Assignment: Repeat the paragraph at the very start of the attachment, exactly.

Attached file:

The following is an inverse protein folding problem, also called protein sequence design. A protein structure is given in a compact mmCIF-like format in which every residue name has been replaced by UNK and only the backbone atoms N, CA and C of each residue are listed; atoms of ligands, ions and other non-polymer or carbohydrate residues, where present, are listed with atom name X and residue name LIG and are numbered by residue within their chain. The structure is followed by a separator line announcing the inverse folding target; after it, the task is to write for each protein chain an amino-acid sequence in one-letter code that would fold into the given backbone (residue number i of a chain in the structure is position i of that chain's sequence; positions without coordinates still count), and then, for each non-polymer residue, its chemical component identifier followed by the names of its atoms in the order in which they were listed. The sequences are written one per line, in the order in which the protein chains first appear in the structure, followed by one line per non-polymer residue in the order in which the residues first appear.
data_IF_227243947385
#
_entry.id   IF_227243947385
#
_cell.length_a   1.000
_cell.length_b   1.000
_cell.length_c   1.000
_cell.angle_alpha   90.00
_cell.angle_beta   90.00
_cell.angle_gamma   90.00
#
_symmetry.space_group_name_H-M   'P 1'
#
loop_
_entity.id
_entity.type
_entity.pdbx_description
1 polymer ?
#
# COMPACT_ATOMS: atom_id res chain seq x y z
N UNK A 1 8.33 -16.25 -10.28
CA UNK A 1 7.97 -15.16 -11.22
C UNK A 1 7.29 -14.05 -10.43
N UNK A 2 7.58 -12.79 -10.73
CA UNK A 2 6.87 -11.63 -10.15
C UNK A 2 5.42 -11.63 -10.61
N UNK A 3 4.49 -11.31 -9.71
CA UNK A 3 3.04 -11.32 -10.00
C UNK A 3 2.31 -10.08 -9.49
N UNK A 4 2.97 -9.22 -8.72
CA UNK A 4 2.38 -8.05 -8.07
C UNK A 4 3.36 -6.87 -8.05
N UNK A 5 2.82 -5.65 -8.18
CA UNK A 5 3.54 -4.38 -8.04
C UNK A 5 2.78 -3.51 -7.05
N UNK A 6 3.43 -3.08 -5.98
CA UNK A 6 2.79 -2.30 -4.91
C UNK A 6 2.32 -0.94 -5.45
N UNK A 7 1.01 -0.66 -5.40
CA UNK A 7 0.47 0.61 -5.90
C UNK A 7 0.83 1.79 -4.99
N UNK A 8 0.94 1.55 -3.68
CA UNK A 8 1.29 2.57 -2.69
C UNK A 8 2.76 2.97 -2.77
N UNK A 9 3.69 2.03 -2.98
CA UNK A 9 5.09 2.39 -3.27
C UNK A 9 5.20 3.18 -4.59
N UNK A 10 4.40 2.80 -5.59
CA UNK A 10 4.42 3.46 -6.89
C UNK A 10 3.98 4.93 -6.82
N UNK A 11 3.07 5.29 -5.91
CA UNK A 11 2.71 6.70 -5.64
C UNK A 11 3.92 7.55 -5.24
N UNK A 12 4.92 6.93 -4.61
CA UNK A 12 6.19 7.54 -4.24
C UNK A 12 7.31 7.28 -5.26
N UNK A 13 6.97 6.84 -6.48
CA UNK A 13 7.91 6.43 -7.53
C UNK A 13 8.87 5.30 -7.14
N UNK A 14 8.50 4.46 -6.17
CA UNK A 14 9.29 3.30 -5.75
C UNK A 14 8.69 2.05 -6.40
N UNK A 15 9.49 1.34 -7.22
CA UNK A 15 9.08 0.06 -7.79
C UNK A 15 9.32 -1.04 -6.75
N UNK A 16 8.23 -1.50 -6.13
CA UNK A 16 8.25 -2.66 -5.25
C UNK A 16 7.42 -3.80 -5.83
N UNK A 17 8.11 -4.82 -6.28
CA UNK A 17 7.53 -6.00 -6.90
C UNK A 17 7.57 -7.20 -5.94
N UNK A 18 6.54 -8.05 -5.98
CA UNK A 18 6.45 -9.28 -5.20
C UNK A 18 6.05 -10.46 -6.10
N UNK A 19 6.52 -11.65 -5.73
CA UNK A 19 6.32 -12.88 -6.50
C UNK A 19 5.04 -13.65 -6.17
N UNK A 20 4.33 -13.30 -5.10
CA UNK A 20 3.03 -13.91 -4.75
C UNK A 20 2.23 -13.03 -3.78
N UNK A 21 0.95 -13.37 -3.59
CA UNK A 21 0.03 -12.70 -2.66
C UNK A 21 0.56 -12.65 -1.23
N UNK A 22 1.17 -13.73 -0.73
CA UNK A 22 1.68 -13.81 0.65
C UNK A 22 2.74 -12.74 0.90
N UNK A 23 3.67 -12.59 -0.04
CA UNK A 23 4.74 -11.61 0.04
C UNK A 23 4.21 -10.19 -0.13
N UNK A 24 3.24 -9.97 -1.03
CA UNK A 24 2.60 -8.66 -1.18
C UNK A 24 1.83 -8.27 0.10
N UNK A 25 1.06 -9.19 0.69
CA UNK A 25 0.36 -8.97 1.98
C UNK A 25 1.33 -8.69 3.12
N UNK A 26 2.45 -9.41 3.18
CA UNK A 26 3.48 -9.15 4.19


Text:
The following is an inverse protein folding problem, also called protein sequence design. A protein structure is given in a compact mmCIF-like format in which every residue name has been replaced by UNK and only the backbone atoms N, CA and C of each residue are listed; atoms of ligands, ions and other non-polymer or carbohydrate residues, where present, are listed with atom name X and residue name LIG and are numbered by residue within their chain. The structure is followed by a separator line announcing the inverse folding target; after it, the task is to write for each protein chain an amino-acid sequence in one-letter code that would fold into the given backbone (residue number i of a chain in the structure is position i of that chain's sequence; positions without coordinates still count), and then, for each non-polymer residue, its chemical component identifier followed by the names of its atoms in the order in which they were listed. The sequences are written one per line, in the order in which the protein chains first appear in the structure, followed by one line per non-polymer residue in the order in which the residues first appear.